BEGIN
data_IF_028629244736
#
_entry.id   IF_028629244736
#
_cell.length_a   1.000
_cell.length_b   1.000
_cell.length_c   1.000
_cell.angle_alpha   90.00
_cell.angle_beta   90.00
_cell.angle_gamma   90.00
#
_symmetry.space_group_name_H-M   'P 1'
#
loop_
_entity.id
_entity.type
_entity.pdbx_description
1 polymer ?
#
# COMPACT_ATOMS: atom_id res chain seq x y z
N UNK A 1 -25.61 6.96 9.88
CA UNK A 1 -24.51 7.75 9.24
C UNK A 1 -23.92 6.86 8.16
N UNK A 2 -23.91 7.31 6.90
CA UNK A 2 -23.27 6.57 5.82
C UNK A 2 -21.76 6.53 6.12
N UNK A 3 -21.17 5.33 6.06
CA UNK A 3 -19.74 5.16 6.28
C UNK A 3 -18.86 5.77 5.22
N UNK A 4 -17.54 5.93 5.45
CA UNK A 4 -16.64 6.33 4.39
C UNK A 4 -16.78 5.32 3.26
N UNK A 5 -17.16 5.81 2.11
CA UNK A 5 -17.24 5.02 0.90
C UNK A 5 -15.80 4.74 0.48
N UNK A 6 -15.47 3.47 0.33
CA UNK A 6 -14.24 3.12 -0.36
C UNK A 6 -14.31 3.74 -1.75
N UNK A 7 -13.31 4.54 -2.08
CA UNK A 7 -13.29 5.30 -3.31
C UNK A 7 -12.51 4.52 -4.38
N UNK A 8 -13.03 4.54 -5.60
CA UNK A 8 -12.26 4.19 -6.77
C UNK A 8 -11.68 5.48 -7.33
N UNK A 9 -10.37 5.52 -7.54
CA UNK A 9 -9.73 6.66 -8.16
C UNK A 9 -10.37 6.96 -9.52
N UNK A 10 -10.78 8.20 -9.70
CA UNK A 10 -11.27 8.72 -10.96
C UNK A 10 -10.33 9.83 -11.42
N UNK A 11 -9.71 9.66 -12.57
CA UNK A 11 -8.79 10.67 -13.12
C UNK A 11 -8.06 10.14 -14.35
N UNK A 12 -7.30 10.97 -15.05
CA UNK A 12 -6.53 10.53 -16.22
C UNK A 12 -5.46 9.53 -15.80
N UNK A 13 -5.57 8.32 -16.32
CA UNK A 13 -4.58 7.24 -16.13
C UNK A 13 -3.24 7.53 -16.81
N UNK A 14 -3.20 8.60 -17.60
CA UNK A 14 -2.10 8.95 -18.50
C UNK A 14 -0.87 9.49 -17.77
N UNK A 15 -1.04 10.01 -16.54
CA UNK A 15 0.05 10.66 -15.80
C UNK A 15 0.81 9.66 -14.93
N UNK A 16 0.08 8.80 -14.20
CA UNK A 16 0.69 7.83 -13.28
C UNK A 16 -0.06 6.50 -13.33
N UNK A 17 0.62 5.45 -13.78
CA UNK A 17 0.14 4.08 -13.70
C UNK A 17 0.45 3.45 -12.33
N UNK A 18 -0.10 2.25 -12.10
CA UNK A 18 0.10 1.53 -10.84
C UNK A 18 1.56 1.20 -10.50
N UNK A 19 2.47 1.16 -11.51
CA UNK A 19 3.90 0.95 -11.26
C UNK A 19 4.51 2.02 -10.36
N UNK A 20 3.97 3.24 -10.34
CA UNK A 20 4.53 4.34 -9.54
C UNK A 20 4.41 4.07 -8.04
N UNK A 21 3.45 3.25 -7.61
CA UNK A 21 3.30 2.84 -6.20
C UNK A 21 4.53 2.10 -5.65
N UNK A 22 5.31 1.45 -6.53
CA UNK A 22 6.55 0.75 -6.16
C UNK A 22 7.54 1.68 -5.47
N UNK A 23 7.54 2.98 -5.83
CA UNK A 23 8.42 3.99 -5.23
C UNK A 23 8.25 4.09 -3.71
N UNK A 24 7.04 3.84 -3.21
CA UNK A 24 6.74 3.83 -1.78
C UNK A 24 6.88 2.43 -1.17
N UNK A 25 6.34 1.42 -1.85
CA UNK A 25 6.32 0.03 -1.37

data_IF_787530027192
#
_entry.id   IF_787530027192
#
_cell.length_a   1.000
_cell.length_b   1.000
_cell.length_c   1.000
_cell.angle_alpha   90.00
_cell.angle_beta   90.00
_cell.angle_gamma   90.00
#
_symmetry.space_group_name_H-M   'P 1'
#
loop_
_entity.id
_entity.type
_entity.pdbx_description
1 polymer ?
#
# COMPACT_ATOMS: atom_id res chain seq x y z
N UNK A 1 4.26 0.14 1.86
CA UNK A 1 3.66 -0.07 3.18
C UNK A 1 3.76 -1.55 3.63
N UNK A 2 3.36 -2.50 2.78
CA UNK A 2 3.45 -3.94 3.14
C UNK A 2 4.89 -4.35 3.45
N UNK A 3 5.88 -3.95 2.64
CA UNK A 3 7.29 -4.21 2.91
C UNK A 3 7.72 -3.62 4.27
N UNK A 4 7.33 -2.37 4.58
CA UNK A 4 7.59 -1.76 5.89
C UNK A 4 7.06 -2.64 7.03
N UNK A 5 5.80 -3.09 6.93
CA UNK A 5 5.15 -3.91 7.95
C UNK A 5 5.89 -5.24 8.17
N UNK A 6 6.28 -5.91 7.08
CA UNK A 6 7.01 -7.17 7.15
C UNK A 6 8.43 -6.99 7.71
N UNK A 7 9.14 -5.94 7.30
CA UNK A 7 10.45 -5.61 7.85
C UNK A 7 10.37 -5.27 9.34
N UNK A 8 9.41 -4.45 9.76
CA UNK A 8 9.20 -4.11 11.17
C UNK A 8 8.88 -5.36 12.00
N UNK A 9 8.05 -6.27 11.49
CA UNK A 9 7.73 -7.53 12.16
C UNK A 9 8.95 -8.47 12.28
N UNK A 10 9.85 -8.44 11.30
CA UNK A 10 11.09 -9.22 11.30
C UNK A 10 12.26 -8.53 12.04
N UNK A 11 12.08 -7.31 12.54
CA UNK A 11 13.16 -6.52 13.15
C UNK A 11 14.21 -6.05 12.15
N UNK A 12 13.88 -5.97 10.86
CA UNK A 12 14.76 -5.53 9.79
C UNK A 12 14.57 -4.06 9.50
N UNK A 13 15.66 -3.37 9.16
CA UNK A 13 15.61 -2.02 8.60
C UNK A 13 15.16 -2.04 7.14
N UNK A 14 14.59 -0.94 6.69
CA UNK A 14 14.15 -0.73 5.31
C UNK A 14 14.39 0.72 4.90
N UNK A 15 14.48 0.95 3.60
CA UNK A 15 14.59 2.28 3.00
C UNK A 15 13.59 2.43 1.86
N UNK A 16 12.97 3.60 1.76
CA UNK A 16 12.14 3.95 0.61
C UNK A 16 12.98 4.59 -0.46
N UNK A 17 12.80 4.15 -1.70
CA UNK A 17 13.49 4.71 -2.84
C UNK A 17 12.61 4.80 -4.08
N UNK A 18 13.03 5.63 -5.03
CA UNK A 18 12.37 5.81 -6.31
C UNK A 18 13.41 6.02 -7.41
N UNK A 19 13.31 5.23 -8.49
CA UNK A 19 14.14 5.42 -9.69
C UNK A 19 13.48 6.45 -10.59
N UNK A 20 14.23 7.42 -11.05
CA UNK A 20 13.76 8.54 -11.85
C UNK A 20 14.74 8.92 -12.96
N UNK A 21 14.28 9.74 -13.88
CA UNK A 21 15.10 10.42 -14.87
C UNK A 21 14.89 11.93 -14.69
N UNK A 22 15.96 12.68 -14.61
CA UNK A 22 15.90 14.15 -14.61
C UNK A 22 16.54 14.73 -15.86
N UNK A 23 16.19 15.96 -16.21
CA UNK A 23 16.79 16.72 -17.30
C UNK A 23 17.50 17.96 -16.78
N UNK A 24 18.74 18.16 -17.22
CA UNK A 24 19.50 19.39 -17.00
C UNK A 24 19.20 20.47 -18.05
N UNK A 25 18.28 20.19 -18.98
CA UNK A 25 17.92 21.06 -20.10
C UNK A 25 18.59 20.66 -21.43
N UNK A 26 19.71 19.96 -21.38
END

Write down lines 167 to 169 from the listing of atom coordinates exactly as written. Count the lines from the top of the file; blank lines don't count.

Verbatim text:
CA UNK A 18 12.37 5.81 -6.31
C UNK A 18 13.41 6.02 -7.41
N UNK A 19 13.31 5.23 -8.49